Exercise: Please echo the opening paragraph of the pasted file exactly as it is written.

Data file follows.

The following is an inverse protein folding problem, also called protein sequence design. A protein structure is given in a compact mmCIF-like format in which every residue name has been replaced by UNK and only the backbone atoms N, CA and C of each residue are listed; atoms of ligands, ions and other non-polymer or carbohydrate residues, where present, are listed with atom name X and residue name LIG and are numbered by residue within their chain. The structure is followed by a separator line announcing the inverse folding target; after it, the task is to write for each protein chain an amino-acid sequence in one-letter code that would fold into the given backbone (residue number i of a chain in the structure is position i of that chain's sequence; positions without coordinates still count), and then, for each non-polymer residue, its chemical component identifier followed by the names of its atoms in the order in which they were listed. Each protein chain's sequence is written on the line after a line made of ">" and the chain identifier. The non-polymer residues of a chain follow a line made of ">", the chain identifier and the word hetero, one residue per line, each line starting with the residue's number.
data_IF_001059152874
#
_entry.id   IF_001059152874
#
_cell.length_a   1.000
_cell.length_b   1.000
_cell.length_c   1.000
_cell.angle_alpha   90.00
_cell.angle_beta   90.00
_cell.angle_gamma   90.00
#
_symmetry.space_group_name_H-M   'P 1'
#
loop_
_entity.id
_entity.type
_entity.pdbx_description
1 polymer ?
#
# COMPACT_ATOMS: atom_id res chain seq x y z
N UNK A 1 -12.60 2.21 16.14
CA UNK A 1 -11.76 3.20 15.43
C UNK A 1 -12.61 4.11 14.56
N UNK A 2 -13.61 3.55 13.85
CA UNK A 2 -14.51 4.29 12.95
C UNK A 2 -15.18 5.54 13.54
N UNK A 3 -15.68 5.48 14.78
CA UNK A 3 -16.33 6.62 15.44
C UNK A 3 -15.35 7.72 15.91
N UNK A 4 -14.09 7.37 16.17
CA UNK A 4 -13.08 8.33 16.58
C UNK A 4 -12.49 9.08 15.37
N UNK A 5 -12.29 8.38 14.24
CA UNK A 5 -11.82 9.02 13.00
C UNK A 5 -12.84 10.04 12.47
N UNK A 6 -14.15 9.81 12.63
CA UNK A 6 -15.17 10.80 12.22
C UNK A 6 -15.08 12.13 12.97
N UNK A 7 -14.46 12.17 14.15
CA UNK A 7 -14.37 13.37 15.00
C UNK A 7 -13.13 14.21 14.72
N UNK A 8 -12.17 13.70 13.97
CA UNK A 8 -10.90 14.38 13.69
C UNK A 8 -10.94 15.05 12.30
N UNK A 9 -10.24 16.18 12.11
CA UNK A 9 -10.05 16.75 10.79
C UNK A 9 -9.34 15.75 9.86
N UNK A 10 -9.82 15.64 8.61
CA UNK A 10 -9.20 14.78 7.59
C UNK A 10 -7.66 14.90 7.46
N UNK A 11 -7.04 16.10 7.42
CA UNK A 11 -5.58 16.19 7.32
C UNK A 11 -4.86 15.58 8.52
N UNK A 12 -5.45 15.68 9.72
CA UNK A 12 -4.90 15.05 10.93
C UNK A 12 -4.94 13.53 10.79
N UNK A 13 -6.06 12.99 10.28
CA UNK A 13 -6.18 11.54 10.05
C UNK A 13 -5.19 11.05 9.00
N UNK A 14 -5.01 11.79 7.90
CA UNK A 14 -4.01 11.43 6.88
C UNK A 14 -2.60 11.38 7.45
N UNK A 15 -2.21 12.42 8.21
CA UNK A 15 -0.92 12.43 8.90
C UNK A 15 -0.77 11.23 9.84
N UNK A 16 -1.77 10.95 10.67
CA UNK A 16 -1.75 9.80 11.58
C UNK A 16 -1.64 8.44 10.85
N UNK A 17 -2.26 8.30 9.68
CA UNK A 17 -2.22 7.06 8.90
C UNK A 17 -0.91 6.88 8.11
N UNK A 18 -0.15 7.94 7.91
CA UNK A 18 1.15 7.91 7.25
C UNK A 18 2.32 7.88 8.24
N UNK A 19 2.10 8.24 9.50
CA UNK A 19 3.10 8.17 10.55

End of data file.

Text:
The following is an inverse protein folding problem, also called protein sequence design. A protein structure is given in a compact mmCIF-like format in which every residue name has been replaced by UNK and only the backbone atoms N, CA and C of each residue are listed; atoms of ligands, ions and other non-polymer or carbohydrate residues, where present, are listed with atom name X and residue name LIG and are numbered by residue within their chain. The structure is followed by a separator line announcing the inverse folding target; after it, the task is to write for each protein chain an amino-acid sequence in one-letter code that would fold into the given backbone (residue number i of a chain in the structure is position i of that chain's sequence; positions without coordinates still count), and then, for each non-polymer residue, its chemical component identifier followed by the names of its atoms in the order in which they were listed. Each protein chain's sequence is written on the line after a line made of ">" and the chain identifier. The non-polymer residues of a chain follow a line made of ">", the chain identifier and the word hetero, one residue per line, each line starting with the residue's number.